(487 weeks ago)
The credit crunch means that applying for a loan is tricky business compared to recent years. Potential losses after years of confident lending have meant that lenders have had to tighten their lending criteria, making loans harder to come by.
That’s not to say it’s impossible to get a loan – after all, lenders still want to gain business – but most lenders will no longer give out loans that they consider high-risk. With this in mind, it’s essential that you are in the best possible financial shape before applying for a loan – it could be the difference between being approved or being unnecessarily rejected.
You should only apply for a loan if you are sure you can afford it – especially in these uncertain times for the economy – but if you can, a loan can be a very helpful headstart for your finances.
Loans & keeping up appearances
An application for a loan is similar in many ways to a job application: your lender will want to see you are well presented, and that they can rely on you.
A loan application depends largely on the health of your credit report – so it’s essential that you keep your credit history in order to improve your chances of getting that loan.
Credit reference agencies constantly keep tabs on your credit activity, including any ongoing credit (credit cards, overdrafts, loans etc.), as well as your address according to the electoral roll. Any questionable points in your credit report could hinder applications for credit, since lenders don’t want to take a risk on you if you can’t prove your identity and financial activity.
For this reason, check your credit report and make sure it’s up to date. There are plenty of online resources that allow you to do this, usually for a small fee. Credit Reference Agencies have a tough job keeping everything 100% accurate, so you may find that your address history is inaccurate, or you have old debts still listed as unsettled. Correcting these could be vital to your application for credit.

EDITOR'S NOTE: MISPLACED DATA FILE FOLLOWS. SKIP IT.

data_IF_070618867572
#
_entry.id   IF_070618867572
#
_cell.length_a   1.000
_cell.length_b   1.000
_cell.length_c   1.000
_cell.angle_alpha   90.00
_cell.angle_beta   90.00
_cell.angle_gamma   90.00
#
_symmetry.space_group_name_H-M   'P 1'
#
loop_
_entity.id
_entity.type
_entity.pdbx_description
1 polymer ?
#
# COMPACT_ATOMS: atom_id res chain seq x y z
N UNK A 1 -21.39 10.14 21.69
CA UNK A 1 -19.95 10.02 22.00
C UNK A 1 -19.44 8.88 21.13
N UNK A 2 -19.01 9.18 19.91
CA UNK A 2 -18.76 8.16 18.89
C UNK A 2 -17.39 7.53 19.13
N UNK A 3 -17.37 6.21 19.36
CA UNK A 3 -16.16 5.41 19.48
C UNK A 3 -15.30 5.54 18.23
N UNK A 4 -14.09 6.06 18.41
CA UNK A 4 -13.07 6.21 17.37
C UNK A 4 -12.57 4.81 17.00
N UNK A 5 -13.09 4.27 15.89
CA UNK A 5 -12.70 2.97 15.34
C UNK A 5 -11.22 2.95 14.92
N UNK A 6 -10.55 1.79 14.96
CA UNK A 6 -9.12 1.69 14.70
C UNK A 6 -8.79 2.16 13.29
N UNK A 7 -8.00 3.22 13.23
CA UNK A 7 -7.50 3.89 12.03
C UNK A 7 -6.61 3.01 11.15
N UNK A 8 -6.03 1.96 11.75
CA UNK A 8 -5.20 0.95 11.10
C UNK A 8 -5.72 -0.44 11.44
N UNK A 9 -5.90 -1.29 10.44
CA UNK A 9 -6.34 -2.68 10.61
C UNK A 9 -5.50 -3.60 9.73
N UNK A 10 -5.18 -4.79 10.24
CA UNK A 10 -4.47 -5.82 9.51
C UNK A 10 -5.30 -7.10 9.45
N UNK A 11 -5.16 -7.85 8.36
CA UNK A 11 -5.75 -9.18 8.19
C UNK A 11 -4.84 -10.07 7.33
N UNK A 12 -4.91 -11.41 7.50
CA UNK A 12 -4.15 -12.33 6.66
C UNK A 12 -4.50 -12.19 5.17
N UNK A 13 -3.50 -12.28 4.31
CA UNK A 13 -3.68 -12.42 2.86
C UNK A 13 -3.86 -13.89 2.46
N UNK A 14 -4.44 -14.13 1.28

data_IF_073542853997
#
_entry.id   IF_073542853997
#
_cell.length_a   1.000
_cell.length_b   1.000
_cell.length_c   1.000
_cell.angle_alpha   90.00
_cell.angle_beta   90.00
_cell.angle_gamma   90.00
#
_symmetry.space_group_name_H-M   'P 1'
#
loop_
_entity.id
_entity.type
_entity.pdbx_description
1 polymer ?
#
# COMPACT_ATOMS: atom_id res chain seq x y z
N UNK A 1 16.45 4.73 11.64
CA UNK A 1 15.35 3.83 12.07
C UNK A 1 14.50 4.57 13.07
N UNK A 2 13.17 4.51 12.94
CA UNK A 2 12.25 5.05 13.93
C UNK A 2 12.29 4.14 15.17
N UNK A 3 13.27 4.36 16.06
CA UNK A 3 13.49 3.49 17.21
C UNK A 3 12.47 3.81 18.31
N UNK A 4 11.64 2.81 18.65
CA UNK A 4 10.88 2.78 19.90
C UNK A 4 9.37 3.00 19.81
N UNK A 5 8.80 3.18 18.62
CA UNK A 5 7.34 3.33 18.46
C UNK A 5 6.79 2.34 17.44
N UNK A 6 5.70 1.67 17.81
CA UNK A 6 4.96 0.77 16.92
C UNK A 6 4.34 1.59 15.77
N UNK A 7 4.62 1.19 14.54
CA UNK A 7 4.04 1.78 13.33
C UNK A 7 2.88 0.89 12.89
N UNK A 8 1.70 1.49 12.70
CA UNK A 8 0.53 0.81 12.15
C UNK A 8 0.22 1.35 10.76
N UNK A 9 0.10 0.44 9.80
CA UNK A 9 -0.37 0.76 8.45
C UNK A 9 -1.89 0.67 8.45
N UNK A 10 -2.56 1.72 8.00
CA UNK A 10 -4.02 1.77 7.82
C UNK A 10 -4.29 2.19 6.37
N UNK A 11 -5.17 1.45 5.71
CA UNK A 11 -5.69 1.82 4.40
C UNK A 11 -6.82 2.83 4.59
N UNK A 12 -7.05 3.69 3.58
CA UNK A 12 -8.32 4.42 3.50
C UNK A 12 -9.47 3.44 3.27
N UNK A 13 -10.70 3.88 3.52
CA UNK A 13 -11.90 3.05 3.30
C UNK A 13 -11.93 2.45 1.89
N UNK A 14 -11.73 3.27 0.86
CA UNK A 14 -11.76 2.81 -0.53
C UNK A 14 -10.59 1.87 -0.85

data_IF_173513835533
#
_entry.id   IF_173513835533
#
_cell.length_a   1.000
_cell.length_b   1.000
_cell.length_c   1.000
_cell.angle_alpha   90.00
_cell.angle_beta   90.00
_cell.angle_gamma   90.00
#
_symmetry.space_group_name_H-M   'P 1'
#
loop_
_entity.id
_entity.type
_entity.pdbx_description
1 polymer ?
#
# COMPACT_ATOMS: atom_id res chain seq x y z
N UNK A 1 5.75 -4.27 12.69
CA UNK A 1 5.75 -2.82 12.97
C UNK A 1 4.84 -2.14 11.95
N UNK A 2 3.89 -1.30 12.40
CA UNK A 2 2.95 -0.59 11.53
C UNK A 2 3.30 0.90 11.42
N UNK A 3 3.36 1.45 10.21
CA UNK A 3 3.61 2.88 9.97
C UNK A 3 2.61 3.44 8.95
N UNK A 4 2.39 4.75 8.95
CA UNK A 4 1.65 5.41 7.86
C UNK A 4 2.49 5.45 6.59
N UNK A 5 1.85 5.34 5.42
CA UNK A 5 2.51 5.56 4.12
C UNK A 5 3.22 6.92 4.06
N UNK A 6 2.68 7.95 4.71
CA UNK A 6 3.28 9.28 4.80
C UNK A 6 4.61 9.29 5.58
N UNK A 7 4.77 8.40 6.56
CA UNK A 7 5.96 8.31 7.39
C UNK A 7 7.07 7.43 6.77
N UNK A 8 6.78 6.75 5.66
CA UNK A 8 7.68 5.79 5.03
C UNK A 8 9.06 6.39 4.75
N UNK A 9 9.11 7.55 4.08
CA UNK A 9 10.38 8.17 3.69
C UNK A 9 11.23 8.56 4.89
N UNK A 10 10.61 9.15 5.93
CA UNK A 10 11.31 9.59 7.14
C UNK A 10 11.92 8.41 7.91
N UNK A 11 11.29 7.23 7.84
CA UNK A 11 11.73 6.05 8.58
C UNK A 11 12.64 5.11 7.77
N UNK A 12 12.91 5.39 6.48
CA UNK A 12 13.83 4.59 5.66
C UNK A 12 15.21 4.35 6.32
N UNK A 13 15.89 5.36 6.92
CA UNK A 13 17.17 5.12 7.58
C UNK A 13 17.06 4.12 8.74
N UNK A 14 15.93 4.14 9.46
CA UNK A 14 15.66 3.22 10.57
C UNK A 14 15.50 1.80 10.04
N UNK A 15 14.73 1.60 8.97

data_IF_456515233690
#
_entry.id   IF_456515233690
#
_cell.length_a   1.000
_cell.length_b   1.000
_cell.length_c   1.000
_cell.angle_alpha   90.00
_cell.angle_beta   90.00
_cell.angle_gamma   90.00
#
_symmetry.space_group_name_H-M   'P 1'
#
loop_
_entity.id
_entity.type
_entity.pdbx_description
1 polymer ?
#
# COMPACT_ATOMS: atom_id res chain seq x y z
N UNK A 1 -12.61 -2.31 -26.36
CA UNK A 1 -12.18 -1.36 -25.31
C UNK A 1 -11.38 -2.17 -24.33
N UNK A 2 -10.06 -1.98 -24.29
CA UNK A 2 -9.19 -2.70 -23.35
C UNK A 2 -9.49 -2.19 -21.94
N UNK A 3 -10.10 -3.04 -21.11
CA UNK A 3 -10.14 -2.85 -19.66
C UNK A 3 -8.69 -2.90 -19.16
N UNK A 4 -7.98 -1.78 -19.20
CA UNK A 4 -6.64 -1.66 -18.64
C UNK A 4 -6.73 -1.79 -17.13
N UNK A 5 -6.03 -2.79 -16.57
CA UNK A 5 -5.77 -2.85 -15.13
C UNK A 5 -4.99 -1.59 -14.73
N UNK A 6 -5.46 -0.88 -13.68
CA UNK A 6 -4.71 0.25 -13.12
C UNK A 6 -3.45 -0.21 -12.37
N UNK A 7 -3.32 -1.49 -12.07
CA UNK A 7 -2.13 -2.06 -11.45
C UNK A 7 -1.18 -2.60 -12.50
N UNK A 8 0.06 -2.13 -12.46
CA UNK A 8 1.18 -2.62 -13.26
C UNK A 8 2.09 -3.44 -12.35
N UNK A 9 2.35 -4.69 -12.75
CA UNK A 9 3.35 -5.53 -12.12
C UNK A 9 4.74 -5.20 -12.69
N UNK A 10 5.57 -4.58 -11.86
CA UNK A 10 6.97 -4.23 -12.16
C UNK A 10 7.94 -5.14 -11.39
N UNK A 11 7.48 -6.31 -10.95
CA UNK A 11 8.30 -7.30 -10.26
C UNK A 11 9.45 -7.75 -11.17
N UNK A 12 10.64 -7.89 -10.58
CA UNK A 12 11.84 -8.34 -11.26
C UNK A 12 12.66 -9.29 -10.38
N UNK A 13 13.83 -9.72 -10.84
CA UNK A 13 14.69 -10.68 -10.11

Stay on top of your existing debts. You can’t go back and ‘correct’ your credit history if you have fallen behind on payments – and good behaviour with your current commitments greatly improves your chances of being approved for further credit. However, if you do have existing debts to repay, consider whether you will be able to afford a new loan.
Do not apply for too much credit, or too often. If the amount you want to borrow is unusually high, particularly compared to your income, lenders may become su*censored*ious. Be realistic with how much you want to borrow, and make sure you can definitely afford to pay it back.
Likewise, too many applications for credit may suggest to lenders that you are not careful enough with your money. Only apply for credit if you have a genuine, important reason for doing so and you know you will be able to pay it back on time.